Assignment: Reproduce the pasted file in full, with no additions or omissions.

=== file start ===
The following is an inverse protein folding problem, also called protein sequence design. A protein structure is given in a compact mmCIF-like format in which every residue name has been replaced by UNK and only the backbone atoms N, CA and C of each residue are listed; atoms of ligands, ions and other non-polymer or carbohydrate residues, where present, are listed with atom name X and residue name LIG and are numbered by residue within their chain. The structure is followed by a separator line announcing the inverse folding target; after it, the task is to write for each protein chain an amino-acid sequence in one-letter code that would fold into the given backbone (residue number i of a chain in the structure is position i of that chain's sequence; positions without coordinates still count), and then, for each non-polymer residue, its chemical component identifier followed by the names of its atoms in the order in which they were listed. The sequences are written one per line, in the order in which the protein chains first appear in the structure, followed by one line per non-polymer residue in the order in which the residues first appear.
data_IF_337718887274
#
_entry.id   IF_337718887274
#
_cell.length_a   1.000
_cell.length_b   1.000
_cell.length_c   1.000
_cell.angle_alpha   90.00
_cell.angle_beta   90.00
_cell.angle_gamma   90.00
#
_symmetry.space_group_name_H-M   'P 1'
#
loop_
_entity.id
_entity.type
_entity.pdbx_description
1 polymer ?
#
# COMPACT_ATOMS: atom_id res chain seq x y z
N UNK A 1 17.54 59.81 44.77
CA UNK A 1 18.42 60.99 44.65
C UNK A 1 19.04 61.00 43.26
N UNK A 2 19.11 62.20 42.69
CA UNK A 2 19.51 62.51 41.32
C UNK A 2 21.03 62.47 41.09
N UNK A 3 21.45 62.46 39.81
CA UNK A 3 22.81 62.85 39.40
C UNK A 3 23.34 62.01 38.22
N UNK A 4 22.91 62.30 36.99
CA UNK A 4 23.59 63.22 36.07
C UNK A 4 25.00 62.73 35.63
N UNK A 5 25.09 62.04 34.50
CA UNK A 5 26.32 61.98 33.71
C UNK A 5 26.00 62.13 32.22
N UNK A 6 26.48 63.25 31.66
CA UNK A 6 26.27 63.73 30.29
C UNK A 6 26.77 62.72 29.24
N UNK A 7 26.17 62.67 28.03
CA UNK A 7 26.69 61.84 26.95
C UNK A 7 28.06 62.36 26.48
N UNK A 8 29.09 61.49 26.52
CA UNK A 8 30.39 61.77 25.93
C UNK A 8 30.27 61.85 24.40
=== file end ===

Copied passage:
The following is an inverse protein folding problem, also called protein sequence design. A protein structure is given in a compact mmCIF-like format in which every residue name has been replaced by UNK and only the backbone atoms N, CA and C of each residue are listed; atoms of ligands, ions and other non-polymer or carbohydrate residues, where present, are listed with atom name X and residue name LIG and are numbered by residue within their chain. The structure is followed by a separator line announcing the inverse folding target; after it, the task is to write for each protein chain an amino-acid sequence in one-letter code that would fold into the given backbone (residue number i of a chain in the structure is position i of that chain's sequence; positions without coordinates still count), and then, for each non-polymer residue, its chemical component identifier followed by the names of its atoms in the order in which they were listed. The sequences are written one per line, in the order in which the protein chains first appear in the structure, followed by one line per non-polymer residue in the order in which the residues first appear.
data_IF_337718887274
#
_entry.id   IF_337718887274
#
_cell.length_a   1.000
_cell.length_b   1.000
_cell.length_c   1.000
_cell.angle_alpha   90.00
_cell.angle_beta   90.00
_cell.angle_gamma   90.00
#
_symmetry.space_group_name_H-M   'P 1'
#
loop_
_entity.id
_entity.type
_entity.pdbx_description
1 polymer ?
#
# COMPACT_ATOMS: atom_id res chain seq x y z
N UNK A 1 17.54 59.81 44.77
CA UNK A 1 18.42 60.99 44.65
C UNK A 1 19.04 61.00 43.26
N UNK A 2 19.11 62.20 42.69
CA UNK A 2 19.51 62.51 41.32
C UNK A 2 21.03 62.47 41.09
N UNK A 3 21.45 62.46 39.81
CA UNK A 3 22.81 62.85 39.40
C UNK A 3 23.34 62.01 38.22
N UNK A 4 22.91 62.30 36.99
CA UNK A 4 23.59 63.22 36.07
C UNK A 4 25.00 62.73 35.63
N UNK A 5 25.09 62.04 34.50
CA UNK A 5 26.32 61.98 33.71
C UNK A 5 26.00 62.13 32.22
N UNK A 6 26.48 63.25 31.66
CA UNK A 6 26.27 63.73 30.29
C UNK A 6 26.77 62.72 29.24
N UNK A 7 26.17 62.67 28.03
CA UNK A 7 26.69 61.84 26.95
C UNK A 7 28.06 62.36 26.48
N UNK A 8 29.09 61.49 26.52
CA UNK A 8 30.39 61.77 25.93
C UNK A 8 30.27 61.85 24.40